UK Seafarers' Center Brings Christmas to Stranded Cruise Ships
Charity worker Simon Mobsby is delivering Christmas cheer to hundreds of cruise staff locked down off the UK coast.
With cruises canceled due to coronavirus, huge cruise ships anchored off the UK coast have become a familiar sight since the crisis hit in March. Several ships, manned by skeleton crews of around 150, regularly come into Southampton port for supplies and maintenance, but the crews are restricted to a small area of the port because of coronavirus.
International maritime charity Sailors’ Society has stepped in to support the crews, inviting them to get their online shopping and post delivered to its Southampton seafarer center and bringing it to the ships when they come into port.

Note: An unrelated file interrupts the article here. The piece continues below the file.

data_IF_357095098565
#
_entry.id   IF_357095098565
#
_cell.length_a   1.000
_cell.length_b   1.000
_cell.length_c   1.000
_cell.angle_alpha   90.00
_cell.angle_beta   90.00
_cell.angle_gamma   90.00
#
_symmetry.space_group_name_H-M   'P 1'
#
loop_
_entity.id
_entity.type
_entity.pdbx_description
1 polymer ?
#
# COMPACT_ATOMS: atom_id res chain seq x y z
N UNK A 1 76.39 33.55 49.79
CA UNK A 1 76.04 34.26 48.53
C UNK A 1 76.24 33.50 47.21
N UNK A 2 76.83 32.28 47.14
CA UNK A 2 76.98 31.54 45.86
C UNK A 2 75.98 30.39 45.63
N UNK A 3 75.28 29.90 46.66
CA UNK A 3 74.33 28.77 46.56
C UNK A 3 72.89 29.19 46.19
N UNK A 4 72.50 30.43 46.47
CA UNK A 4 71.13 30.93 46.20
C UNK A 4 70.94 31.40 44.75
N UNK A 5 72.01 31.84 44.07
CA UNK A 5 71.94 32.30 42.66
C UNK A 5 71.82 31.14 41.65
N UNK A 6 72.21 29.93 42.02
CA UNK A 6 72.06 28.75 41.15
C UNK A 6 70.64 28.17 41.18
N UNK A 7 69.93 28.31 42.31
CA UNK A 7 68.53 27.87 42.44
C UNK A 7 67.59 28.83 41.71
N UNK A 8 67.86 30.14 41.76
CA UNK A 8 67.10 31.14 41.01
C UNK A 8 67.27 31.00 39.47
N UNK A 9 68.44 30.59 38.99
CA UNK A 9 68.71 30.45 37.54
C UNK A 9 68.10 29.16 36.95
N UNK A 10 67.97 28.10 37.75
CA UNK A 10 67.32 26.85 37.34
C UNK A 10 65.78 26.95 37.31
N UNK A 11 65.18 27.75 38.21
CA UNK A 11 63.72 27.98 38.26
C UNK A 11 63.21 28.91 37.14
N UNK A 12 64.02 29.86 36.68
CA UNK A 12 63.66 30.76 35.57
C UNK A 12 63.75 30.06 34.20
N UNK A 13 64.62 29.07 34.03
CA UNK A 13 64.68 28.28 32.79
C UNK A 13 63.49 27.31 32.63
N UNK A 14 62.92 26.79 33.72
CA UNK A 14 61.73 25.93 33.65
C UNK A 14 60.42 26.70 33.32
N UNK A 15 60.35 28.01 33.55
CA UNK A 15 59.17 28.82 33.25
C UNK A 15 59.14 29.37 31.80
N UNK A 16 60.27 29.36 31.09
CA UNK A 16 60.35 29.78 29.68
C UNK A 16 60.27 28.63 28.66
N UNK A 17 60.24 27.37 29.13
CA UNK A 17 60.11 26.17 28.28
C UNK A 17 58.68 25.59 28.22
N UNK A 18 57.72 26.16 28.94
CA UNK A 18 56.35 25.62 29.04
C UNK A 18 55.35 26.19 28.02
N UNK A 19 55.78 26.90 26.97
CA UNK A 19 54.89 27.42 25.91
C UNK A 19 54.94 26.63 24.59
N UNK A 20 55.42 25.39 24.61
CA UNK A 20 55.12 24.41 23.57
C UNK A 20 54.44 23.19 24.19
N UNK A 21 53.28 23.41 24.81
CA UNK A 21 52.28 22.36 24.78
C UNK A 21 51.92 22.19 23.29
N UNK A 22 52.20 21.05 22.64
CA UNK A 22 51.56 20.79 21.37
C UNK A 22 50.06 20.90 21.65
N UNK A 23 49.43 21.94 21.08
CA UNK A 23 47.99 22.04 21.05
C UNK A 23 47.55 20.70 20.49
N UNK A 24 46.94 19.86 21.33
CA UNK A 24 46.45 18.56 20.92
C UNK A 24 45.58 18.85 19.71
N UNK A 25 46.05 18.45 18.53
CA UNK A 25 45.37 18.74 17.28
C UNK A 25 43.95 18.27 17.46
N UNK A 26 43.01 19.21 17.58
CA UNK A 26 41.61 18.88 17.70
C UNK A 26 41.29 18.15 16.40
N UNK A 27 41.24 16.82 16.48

Center manager Simon delivered more than 200 parcels last month to grateful seafarers and makes trips to the supermarket for them if they need anything else. He’s expecting the demand to be greater as Christmas approaches.
“They have no access to the outside world at all, so I do it on their behalf,” he says. “Their faces light up when I bring them letters and gifts from family and friends. It’s a privilege to be able to play Santa.”
The charity is also wrapping its own Christmas gifts for the crews, most of whom have been on the ships since before coronavirus hit in March. And Simon is even delivering gifts from one cruise ship to the other.
“People who worked together in the past are now on different ships and they’ve not been able to see each other for nine months,” he says. “One crew sent a gift order to me on WhatsApp and I delivered the presents to the other ship. When I explained who they were from, they were over the moon.”
Sailors’ Society has received donations of gifts for seafarers from its supporters, as well as a grant from the International Transport Workers’ Federation/ International Christian Maritime Association to provide small Christmas parcels in a selection of additional ports.
The opinions expressed herein are the author's and not necessarily those of The Maritime Executive.